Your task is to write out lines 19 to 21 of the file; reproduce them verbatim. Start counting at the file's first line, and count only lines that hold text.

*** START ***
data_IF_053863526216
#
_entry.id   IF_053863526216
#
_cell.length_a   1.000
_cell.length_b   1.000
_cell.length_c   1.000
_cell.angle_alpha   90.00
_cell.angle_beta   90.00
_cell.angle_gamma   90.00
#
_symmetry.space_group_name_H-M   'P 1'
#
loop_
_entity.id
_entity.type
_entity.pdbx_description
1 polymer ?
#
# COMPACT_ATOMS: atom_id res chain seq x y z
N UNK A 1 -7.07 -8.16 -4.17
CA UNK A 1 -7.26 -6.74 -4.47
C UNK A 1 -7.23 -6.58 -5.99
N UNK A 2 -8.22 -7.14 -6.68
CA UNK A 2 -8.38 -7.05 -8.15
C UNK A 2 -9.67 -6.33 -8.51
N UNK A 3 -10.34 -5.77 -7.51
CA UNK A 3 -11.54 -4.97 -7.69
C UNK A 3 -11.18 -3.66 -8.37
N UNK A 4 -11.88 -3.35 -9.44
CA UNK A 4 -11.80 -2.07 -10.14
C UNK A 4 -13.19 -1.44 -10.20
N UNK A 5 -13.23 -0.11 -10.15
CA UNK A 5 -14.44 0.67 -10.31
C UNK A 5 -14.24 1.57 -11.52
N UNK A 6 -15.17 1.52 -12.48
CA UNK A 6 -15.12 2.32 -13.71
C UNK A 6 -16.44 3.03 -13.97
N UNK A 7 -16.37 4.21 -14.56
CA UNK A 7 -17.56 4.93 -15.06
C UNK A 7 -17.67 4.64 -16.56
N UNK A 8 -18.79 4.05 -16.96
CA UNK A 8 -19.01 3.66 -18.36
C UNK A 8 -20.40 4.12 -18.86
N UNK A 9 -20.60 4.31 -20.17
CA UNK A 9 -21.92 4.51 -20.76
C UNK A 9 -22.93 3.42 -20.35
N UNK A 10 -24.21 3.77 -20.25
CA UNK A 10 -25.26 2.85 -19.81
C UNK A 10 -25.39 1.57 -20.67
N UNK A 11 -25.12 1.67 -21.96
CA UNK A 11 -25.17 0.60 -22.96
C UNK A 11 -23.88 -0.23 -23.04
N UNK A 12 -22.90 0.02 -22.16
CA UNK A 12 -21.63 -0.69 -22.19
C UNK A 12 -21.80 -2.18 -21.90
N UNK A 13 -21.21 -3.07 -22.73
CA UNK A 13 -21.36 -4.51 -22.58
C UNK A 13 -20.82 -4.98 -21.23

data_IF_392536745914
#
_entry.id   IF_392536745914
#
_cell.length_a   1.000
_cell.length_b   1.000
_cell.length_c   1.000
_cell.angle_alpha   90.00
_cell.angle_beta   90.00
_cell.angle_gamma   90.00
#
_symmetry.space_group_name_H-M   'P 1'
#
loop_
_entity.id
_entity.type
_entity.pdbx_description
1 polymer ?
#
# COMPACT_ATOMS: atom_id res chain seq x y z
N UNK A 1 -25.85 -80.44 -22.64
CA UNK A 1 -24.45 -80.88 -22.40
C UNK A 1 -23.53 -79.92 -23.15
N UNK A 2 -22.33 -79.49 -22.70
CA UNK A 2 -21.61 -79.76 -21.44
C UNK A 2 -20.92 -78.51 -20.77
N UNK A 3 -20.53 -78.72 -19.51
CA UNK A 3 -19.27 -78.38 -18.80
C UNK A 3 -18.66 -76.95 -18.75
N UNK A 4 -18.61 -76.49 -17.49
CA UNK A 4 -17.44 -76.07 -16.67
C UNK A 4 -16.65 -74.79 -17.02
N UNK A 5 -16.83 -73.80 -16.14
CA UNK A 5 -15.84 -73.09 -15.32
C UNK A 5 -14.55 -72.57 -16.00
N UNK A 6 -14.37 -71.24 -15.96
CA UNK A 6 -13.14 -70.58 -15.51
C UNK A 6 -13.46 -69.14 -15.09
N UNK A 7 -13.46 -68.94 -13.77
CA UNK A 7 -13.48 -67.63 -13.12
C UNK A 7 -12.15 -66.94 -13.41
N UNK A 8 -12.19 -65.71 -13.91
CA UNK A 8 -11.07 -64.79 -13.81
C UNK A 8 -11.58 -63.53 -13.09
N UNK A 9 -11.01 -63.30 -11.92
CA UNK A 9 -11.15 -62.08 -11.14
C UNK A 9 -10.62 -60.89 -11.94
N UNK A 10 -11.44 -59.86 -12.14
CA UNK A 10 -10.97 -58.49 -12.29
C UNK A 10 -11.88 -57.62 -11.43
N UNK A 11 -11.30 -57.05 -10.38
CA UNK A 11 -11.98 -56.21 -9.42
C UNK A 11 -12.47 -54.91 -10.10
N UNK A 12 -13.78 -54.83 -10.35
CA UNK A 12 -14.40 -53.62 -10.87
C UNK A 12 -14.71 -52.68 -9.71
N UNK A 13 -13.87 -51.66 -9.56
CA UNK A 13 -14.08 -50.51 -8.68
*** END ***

#
# COMPACT_ATOMS: atom_id res chain seq x y z
N UNK A 1 -7.07 -8.16 -4.17